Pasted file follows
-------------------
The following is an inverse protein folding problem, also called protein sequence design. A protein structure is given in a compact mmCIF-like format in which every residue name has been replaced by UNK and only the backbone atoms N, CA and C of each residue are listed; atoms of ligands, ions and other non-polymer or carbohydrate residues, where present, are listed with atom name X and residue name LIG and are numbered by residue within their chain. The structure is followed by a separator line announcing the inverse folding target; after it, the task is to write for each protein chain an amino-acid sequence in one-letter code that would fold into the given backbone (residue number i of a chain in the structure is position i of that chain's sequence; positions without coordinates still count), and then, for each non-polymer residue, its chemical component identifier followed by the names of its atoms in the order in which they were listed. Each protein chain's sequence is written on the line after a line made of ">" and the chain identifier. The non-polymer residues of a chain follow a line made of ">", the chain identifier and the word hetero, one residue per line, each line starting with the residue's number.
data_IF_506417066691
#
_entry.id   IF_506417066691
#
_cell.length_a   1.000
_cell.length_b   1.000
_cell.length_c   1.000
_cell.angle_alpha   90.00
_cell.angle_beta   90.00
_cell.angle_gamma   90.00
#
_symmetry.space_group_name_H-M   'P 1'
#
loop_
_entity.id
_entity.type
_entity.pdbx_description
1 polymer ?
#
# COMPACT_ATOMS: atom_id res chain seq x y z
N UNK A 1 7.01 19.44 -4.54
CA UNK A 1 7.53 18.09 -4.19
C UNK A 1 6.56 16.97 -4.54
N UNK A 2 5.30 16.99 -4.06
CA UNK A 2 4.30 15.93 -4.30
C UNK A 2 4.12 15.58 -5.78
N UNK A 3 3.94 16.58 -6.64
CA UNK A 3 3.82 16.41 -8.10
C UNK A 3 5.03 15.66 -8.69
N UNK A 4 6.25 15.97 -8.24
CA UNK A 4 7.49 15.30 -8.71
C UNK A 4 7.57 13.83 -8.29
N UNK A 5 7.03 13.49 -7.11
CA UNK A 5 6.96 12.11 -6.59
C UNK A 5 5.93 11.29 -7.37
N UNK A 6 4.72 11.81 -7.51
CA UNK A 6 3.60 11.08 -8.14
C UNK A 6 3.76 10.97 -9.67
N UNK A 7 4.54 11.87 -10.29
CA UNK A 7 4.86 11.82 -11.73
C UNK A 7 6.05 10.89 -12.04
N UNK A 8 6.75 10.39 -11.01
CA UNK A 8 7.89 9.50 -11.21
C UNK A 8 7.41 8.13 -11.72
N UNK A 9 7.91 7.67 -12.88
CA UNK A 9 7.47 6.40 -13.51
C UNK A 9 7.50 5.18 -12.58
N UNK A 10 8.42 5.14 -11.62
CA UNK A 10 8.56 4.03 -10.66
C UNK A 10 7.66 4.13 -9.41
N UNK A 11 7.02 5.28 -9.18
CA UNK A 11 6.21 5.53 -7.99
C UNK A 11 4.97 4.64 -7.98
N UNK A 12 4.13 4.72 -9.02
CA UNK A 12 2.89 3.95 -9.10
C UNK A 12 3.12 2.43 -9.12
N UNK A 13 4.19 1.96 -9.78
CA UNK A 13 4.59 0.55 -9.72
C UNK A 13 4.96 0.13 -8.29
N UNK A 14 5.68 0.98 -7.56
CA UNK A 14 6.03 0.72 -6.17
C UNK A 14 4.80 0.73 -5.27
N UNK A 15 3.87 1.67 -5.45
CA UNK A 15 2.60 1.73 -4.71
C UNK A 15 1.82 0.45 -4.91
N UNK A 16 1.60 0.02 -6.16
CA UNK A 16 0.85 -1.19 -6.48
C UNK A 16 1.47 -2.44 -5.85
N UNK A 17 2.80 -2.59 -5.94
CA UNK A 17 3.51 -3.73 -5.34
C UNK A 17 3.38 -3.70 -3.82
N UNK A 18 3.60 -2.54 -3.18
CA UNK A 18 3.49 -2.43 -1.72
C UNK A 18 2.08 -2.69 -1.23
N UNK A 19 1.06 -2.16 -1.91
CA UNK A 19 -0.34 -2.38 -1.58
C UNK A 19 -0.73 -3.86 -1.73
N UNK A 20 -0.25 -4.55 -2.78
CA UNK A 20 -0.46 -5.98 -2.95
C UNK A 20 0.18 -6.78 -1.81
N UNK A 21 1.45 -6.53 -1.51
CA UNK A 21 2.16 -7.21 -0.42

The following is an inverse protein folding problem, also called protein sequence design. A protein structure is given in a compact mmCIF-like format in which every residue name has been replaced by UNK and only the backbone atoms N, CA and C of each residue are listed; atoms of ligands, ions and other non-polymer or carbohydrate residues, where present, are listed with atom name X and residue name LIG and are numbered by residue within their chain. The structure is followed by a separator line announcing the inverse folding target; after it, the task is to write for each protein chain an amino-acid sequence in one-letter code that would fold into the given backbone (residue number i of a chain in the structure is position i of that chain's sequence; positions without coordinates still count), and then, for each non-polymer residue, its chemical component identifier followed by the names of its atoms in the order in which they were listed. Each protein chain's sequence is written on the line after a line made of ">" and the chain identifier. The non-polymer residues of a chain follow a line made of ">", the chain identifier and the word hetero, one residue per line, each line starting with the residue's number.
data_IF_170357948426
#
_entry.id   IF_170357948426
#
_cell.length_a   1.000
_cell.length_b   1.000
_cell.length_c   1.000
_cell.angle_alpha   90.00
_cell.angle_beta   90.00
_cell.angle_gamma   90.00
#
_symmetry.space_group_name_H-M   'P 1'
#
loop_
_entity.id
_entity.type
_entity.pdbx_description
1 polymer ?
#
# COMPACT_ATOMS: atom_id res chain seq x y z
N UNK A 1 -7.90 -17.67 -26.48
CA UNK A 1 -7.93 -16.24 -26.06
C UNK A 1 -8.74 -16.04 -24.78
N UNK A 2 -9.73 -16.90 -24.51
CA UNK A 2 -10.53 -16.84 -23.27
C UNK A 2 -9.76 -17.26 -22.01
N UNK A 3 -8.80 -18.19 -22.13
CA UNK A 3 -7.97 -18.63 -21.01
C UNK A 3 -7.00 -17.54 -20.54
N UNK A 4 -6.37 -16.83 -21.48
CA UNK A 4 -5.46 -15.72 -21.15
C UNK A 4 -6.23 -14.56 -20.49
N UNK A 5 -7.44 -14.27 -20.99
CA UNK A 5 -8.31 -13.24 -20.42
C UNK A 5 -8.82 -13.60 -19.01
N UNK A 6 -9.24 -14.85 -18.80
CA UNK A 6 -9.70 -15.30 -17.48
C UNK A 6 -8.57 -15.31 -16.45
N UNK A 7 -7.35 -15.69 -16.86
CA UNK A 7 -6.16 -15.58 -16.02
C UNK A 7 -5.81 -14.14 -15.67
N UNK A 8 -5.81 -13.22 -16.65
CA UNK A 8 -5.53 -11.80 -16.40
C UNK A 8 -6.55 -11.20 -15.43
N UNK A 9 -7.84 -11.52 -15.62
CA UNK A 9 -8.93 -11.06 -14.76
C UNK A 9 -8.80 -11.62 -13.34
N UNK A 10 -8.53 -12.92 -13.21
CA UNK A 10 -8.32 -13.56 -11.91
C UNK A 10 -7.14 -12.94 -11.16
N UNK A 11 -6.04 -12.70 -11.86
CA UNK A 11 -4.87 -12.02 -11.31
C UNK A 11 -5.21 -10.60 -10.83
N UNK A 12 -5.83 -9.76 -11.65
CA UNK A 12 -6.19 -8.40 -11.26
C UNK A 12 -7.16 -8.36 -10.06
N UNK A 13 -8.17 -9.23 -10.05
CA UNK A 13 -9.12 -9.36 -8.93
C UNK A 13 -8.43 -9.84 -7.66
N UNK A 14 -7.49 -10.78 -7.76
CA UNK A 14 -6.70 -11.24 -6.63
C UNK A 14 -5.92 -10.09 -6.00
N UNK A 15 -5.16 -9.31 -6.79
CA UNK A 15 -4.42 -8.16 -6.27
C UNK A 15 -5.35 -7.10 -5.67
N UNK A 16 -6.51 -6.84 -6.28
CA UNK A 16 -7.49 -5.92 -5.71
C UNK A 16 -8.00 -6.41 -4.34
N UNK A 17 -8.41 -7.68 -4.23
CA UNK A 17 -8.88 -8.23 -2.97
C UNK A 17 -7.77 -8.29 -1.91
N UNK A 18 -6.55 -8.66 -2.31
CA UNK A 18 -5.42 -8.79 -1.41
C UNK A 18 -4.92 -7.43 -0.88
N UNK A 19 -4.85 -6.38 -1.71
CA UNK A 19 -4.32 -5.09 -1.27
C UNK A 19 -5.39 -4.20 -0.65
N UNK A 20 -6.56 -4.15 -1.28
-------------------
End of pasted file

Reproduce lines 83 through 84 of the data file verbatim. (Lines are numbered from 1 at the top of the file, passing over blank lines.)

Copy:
CA UNK A 21 2.16 -7.21 -0.42

The following is an inverse protein folding problem, also called protein sequence design. A protein structure is given in a compact mmCIF-like format in which every residue name has been replaced by UNK and only the backbone atoms N, CA and C of each residue are listed; atoms of ligands, ions and other non-polymer or carbohydrate residues, where present, are listed with atom name X and residue name LIG and are numbered by residue within their chain. The structure is followed by a separator line announcing the inverse folding target; after it, the task is to write for each protein chain an amino-acid sequence in one-letter code that would fold into the given backbone (residue number i of a chain in the structure is position i of that chain's sequence; positions without coordinates still count), and then, for each non-polymer residue, its chemical component identifier followed by the names of its atoms in the order in which they were listed. Each protein chain's sequence is written on the line after a line made of ">" and the chain identifier. The non-polymer residues of a chain follow a line made of ">", the chain identifier and the word hetero, one residue per line, each line starting with the residue's number.